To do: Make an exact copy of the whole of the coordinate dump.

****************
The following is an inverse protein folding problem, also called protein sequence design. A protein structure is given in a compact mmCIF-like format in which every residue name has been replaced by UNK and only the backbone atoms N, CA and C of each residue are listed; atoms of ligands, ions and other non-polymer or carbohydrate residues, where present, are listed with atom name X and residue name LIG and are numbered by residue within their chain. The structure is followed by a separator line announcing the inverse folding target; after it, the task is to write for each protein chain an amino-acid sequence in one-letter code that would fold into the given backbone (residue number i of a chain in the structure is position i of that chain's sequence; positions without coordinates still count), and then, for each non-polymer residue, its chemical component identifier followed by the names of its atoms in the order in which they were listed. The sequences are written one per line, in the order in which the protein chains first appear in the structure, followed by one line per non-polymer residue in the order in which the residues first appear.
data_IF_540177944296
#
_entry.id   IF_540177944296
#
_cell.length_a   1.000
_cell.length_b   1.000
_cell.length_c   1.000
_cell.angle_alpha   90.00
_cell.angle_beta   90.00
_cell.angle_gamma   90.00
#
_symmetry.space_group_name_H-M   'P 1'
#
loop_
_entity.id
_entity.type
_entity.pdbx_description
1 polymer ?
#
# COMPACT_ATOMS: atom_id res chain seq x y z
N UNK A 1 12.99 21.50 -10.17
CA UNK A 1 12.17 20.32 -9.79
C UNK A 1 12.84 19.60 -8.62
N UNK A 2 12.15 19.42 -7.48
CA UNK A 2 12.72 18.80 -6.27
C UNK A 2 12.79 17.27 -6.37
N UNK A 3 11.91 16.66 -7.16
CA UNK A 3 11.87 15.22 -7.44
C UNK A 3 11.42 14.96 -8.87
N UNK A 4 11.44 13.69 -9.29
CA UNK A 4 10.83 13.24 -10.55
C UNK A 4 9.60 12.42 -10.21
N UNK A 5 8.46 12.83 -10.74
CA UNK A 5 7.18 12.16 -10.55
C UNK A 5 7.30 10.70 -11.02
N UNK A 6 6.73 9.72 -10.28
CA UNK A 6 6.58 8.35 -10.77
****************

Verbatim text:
The following is an inverse protein folding problem, also called protein sequence design. A protein structure is given in a compact mmCIF-like format in which every residue name has been replaced by UNK and only the backbone atoms N, CA and C of each residue are listed; atoms of ligands, ions and other non-polymer or carbohydrate residues, where present, are listed with atom name X and residue name LIG and are numbered by residue within their chain. The structure is followed by a separator line announcing the inverse folding target; after it, the task is to write for each protein chain an amino-acid sequence in one-letter code that would fold into the given backbone (residue number i of a chain in the structure is position i of that chain's sequence; positions without coordinates still count), and then, for each non-polymer residue, its chemical component identifier followed by the names of its atoms in the order in which they were listed. The sequences are written one per line, in the order in which the protein chains first appear in the structure, followed by one line per non-polymer residue in the order in which the residues first appear.
data_IF_540177944296
#
_entry.id   IF_540177944296
#
_cell.length_a   1.000
_cell.length_b   1.000
_cell.length_c   1.000
_cell.angle_alpha   90.00
_cell.angle_beta   90.00
_cell.angle_gamma   90.00
#
_symmetry.space_group_name_H-M   'P 1'
#
loop_
_entity.id
_entity.type
_entity.pdbx_description
1 polymer ?
#
# COMPACT_ATOMS: atom_id res chain seq x y z
N UNK A 1 12.99 21.50 -10.17
CA UNK A 1 12.17 20.32 -9.79
C UNK A 1 12.84 19.60 -8.62
N UNK A 2 12.15 19.42 -7.48
CA UNK A 2 12.72 18.80 -6.27
C UNK A 2 12.79 17.27 -6.37
N UNK A 3 11.91 16.66 -7.16
CA UNK A 3 11.87 15.22 -7.44
C UNK A 3 11.42 14.96 -8.87
N UNK A 4 11.44 13.69 -9.29
CA UNK A 4 10.83 13.24 -10.55
C UNK A 4 9.60 12.42 -10.21
N UNK A 5 8.46 12.83 -10.74
CA UNK A 5 7.18 12.16 -10.55
C UNK A 5 7.30 10.70 -11.02
N UNK A 6 6.73 9.72 -10.28
CA UNK A 6 6.58 8.35 -10.77